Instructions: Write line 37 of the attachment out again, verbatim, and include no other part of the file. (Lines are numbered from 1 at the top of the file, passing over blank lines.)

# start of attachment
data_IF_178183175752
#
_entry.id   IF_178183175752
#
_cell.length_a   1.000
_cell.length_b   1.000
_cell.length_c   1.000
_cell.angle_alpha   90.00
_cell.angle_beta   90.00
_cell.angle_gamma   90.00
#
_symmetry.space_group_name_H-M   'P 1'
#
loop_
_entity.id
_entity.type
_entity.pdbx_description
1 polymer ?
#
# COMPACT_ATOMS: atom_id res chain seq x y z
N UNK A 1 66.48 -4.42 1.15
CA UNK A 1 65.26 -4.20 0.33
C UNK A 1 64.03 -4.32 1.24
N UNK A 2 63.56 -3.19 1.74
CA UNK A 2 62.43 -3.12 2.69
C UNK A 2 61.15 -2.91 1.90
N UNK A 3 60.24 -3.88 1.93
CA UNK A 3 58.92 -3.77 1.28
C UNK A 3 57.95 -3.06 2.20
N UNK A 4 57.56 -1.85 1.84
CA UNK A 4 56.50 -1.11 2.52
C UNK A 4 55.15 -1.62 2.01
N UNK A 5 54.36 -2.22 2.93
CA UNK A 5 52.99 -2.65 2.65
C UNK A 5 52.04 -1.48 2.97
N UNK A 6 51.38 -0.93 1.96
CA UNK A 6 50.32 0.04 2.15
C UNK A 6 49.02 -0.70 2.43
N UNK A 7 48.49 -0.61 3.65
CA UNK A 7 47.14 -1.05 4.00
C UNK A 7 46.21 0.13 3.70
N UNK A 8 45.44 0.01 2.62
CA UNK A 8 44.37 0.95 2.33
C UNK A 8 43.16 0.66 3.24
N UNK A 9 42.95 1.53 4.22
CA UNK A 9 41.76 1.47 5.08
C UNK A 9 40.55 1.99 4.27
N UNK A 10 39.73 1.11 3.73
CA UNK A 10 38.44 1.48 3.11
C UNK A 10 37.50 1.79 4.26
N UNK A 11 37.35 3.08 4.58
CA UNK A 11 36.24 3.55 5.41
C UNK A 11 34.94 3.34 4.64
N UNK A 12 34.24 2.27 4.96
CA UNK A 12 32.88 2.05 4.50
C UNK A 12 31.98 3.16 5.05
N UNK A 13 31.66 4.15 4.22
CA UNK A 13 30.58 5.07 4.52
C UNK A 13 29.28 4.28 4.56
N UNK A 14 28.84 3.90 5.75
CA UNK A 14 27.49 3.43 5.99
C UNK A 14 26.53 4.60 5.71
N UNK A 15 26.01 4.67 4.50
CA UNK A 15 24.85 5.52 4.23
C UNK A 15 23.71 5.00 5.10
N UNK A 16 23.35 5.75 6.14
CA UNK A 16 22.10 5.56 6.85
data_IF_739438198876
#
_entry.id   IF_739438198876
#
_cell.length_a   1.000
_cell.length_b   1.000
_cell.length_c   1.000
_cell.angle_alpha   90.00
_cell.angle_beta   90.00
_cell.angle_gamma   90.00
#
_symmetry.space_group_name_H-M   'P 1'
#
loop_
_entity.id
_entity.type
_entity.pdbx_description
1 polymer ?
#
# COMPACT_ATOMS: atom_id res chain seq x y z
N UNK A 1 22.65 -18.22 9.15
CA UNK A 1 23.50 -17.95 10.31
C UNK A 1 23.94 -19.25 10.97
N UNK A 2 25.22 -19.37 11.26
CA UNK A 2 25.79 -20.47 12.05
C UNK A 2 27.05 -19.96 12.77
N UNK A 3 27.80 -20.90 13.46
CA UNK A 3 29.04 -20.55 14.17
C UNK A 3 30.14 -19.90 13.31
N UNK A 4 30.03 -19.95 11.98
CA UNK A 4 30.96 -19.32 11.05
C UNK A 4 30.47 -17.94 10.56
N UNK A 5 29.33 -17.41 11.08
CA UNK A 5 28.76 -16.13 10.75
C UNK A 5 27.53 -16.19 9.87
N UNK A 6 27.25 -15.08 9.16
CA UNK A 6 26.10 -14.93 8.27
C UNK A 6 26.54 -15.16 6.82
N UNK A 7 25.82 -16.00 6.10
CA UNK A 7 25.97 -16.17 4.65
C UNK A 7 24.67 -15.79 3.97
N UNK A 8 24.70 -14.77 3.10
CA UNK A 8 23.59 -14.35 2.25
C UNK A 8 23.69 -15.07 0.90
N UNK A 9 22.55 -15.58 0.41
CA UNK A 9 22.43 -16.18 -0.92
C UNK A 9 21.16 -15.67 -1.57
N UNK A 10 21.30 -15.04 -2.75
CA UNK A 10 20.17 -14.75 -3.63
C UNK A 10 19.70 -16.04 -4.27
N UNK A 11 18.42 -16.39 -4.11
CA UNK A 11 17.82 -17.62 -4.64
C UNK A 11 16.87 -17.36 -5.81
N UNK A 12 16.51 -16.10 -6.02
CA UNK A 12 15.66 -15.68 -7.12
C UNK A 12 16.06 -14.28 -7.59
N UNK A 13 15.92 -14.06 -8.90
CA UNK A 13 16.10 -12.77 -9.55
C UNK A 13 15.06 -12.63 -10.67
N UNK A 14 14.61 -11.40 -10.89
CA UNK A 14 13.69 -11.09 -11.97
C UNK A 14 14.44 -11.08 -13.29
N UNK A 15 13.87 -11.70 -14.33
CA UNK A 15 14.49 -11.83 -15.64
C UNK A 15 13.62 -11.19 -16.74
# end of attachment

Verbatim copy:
CA UNK A 6 50.32 0.04 2.15